The Boeing 737-700 collided with the drone as it approached the city of Tete in Mozambique
Linhas Aéreas de Moçambique (LAM) owns the aircraft, which was carrying 80 passengers and six crew on board.
LAM Flight TM136 was travelling from Maputo in the south of the country.
The drone caused extensive damage to the right side of its nose dome and fuselage, but the plane was able to land safely, with no injuries reported.
The airline said in a statement that the crew were made aware of the incident while still in the air.
A spokesperson for LAM said: “At that moment, the crew heard a bang, which alerted them to the possibility of the aircraft having made contact with an external body – but it didn’t disrupt the normal conduct of the flight.”
Passengers were transferred to their next destination by another plane.
The drone caused extensive damage to the Boeing’s nose and fuselage
If the object is confirmed as a drone, it would be one of the first remote-controlled aircraft worldwide to collide with a passenger jet.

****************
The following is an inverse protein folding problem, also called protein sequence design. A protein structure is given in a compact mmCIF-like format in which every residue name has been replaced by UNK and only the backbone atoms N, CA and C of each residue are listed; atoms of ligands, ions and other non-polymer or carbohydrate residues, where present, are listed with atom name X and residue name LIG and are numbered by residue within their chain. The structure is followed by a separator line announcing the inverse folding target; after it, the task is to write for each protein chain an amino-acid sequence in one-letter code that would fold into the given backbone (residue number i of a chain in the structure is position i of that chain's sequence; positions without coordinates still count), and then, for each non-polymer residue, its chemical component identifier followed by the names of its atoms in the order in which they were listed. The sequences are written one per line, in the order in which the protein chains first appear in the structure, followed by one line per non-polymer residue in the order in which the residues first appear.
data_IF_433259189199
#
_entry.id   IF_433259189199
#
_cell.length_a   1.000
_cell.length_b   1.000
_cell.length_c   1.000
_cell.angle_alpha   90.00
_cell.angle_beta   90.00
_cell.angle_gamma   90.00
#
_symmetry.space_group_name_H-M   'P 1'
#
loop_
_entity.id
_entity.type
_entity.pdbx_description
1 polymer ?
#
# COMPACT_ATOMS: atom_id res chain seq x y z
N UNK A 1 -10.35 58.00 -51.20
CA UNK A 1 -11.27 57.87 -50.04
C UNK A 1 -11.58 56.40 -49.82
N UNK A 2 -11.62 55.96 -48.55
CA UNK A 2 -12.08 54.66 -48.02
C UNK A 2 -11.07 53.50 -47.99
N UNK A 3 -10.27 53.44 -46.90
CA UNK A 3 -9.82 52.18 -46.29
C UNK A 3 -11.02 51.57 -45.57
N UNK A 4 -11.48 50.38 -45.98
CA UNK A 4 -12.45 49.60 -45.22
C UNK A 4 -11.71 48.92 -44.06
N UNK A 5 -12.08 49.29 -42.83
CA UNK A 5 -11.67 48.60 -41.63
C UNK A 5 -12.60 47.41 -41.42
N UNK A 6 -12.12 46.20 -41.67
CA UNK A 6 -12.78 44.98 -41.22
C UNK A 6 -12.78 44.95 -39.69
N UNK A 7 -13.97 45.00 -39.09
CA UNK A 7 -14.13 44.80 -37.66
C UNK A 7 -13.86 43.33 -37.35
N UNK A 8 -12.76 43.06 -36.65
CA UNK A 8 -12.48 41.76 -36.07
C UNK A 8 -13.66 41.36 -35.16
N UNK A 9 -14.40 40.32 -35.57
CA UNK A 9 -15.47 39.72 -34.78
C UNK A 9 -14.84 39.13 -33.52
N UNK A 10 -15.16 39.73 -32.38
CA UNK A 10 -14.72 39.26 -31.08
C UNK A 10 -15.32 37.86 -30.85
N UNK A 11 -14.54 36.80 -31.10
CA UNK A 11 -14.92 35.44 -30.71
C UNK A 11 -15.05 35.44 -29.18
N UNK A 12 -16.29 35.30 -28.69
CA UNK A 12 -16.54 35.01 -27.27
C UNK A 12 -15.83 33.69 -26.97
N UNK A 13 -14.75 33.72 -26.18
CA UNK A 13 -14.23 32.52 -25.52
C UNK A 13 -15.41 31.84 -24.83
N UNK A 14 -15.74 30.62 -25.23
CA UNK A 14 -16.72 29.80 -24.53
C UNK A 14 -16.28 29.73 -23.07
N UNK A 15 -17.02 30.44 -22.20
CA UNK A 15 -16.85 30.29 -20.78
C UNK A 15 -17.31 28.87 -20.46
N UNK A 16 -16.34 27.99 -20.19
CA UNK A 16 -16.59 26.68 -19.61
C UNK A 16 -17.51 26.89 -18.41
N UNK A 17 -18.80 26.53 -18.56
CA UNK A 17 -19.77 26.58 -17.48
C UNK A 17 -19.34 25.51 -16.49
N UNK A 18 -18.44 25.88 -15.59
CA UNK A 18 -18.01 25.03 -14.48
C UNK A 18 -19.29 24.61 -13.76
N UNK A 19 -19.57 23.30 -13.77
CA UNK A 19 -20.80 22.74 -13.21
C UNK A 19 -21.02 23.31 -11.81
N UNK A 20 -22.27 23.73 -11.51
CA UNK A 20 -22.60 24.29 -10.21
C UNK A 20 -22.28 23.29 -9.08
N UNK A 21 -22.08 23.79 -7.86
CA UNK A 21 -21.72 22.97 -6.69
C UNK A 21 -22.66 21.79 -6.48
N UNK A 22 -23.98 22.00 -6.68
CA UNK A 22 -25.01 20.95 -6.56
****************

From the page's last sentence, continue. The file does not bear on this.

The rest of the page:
The Boeing 737-700 landed safely after the drone collided with the plane
The Airbus A320 was 200m east of the skyscraper – the tallest building in western Europe – when the drone reportedly flew around 20m away from the aircraft.
The plane, which had up to 165 passengers onboard, was about to land at Heathrow Airport when the pilot spotted the unmanned drone through the cockpit window.
The crew watched as the black object, which is believed to have measured around 50cm across, hovered over the aircraft’s right wing before moving towards the plane’s tail.
Dr. Hans C. Mumm